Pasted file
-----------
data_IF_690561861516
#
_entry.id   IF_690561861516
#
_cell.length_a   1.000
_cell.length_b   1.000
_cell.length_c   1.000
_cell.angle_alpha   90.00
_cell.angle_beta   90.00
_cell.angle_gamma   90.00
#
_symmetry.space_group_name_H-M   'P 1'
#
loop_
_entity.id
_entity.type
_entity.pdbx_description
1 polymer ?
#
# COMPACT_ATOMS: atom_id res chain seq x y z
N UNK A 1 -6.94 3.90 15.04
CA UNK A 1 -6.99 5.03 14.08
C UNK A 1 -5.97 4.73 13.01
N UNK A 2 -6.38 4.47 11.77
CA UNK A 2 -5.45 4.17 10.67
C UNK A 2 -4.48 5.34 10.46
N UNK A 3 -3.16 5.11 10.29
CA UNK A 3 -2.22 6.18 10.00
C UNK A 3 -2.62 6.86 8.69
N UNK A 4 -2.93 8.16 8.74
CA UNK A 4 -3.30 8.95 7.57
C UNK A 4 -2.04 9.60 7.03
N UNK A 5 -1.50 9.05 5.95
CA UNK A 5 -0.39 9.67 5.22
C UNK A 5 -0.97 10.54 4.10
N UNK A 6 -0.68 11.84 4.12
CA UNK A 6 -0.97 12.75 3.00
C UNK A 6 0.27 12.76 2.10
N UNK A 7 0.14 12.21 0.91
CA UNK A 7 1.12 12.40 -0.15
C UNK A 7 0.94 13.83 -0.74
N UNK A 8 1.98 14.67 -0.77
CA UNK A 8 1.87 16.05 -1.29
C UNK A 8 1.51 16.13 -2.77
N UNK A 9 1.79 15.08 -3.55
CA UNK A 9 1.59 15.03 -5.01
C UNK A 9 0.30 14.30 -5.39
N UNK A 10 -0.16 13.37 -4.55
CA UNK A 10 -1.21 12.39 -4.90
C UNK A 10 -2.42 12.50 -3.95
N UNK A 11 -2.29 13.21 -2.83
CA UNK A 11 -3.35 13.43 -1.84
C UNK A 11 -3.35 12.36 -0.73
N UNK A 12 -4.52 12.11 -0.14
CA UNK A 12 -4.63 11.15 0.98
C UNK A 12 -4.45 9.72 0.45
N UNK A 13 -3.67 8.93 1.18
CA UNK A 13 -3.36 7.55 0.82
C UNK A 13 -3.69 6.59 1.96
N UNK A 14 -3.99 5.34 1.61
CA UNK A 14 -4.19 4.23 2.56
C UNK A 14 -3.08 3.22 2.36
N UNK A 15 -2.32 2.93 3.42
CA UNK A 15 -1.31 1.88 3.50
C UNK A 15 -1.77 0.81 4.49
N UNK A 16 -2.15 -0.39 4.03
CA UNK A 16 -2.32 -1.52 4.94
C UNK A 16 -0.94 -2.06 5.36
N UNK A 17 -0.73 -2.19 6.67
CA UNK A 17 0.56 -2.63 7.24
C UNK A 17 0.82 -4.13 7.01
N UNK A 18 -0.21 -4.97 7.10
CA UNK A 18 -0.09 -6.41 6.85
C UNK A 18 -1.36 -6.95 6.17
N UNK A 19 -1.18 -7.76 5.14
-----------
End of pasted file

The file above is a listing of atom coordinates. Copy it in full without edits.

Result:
data_IF_690561861516
#
_entry.id   IF_690561861516
#
_cell.length_a   1.000
_cell.length_b   1.000
_cell.length_c   1.000
_cell.angle_alpha   90.00
_cell.angle_beta   90.00
_cell.angle_gamma   90.00
#
_symmetry.space_group_name_H-M   'P 1'
#
loop_
_entity.id
_entity.type
_entity.pdbx_description
1 polymer ?
#
# COMPACT_ATOMS: atom_id res chain seq x y z
N UNK A 1 -6.94 3.90 15.04
CA UNK A 1 -6.99 5.03 14.08
C UNK A 1 -5.97 4.73 13.01
N UNK A 2 -6.38 4.47 11.77
CA UNK A 2 -5.45 4.17 10.67
C UNK A 2 -4.48 5.34 10.46
N UNK A 3 -3.16 5.11 10.29
CA UNK A 3 -2.22 6.18 10.00
C UNK A 3 -2.62 6.86 8.69
N UNK A 4 -2.93 8.16 8.74
CA UNK A 4 -3.30 8.95 7.57
C UNK A 4 -2.04 9.60 7.03
N UNK A 5 -1.50 9.05 5.95
CA UNK A 5 -0.39 9.67 5.22
C UNK A 5 -0.97 10.54 4.10
N UNK A 6 -0.68 11.84 4.12
CA UNK A 6 -0.97 12.75 3.00
C UNK A 6 0.27 12.76 2.10
N UNK A 7 0.14 12.21 0.91
CA UNK A 7 1.12 12.40 -0.15
C UNK A 7 0.94 13.83 -0.74
N UNK A 8 1.98 14.67 -0.77
CA UNK A 8 1.87 16.05 -1.29
C UNK A 8 1.51 16.13 -2.77
N UNK A 9 1.79 15.08 -3.55
CA UNK A 9 1.59 15.03 -5.01
C UNK A 9 0.30 14.30 -5.39
N UNK A 10 -0.16 13.37 -4.55
CA UNK A 10 -1.21 12.39 -4.90
C UNK A 10 -2.42 12.50 -3.95
N UNK A 11 -2.29 13.21 -2.83
CA UNK A 11 -3.35 13.43 -1.84
C UNK A 11 -3.35 12.36 -0.73
N UNK A 12 -4.52 12.11 -0.14
CA UNK A 12 -4.63 11.15 0.98
C UNK A 12 -4.45 9.72 0.45
N UNK A 13 -3.67 8.93 1.18
CA UNK A 13 -3.36 7.55 0.82
C UNK A 13 -3.69 6.59 1.96
N UNK A 14 -3.99 5.34 1.61
CA UNK A 14 -4.19 4.23 2.56
C UNK A 14 -3.08 3.22 2.36
N UNK A 15 -2.32 2.93 3.42
CA UNK A 15 -1.31 1.88 3.50
C UNK A 15 -1.77 0.81 4.49
N UNK A 16 -2.15 -0.39 4.03
CA UNK A 16 -2.32 -1.52 4.94
C UNK A 16 -0.94 -2.06 5.36
N UNK A 17 -0.73 -2.19 6.67
CA UNK A 17 0.56 -2.63 7.24
C UNK A 17 0.82 -4.13 7.01
N UNK A 18 -0.21 -4.97 7.10
CA UNK A 18 -0.09 -6.41 6.85
C UNK A 18 -1.36 -6.95 6.17
N UNK A 19 -1.18 -7.76 5.14